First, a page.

Creating demand is spending time reinforcing your messaging in channels where people are not in the market for your product or service. They may not be “solution-aware”, and don’t have intent to buy what you’re selling.

Chris believes the key is to have two different strategies to reach each of those audiences.

Chris believes that because companies rely so heavily on attribution software, they’re only focused on the “channels that work”, which are all demand-capturing channels.

This means there are only so many buyers these companies can reach, and worse still, they have no control over how that demand was generated. 

Instead, companies must focus more on creating demand (vs capturing it), so they have control of the flow of new buyers entering the market.

This means most companies must change the way they think about and approach demand generation. For example, if you don’t draw a distinction between “demand capture” and “demand gen” channels, you’ll end up treating the audience in each of those buckets the same. Where in reality, one audience is ready to buy and wants to consume one type of content, while the audience in the other is not going to buy and is interested in an entirely different set of content.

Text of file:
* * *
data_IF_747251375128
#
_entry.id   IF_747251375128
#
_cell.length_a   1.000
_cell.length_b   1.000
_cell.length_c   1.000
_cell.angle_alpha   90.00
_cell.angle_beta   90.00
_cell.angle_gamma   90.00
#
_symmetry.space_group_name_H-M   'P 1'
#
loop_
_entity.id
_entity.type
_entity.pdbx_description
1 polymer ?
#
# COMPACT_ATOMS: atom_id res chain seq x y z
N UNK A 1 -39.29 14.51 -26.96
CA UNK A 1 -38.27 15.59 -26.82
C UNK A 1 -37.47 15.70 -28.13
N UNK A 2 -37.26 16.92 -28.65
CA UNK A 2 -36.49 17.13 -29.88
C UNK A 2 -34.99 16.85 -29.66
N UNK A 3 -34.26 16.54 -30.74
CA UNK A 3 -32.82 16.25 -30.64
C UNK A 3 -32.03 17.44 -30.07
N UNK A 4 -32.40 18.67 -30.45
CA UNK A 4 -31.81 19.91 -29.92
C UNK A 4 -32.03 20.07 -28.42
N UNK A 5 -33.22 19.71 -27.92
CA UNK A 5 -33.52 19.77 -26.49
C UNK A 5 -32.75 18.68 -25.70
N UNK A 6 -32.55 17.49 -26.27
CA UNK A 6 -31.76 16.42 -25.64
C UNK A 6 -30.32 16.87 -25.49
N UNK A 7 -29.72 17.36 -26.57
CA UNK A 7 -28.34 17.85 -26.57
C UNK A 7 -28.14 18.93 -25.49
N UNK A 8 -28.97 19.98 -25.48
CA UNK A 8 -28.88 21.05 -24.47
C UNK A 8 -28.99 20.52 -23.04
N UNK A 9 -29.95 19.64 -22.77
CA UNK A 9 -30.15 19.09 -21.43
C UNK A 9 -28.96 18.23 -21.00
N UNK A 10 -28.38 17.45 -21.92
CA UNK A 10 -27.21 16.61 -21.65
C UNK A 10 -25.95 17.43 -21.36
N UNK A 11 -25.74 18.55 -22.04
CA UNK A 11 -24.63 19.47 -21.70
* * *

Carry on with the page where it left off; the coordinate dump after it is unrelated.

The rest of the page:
For Refine Labs, this means using “demand gen” channels to help clients amplify messaging that educates clients about:

  • the category
  • the business problems that the Client solves
  • How that Client has driven success for other customers
  • Differentiating features the Client has that competitors don’t
  • etc.

Chris believes marketing teams need to take those elements, say them in compelling ways, and serve that messaging up natively in demand-gen channels that prospective buyers are already in. The goal is not to convert the prospective customer in that moment, but rather to educate them and keep your company top of mind.

This means that instead of driving a person on LinkedIn to download an e-book, you might run an impression-based video ad that showcases the growth you drove for a client, or a written post breaking down what people should know about the category you’re in.

The idea is that you plant the seed in this person (who has consumed this messaging) in the belief that they will end up sharing your company in a Slack channel, with peers at an event, or through a LinkedIn DM. And then someone from their network or company will come directly to your site when they’re ready to buy.

Results

Refine Labs has been applying that framework for customers since Day 1.

They researched a cohort of 20 customers from B2B SaaS companies that had clean, historical data for 6+ months before starting to work with them. 

They then compared the 6 months prior to working with Refine Labs to the 6 months after working with Refine Labs, specifically drilling down to the HIRO metric.

Across those 20 clients, the median increase in pipeline was an impressive 76%. This means a series C or D company doing $2m in pipeline before Refine Labs was doing $3.5m~ after working with Chris’s team.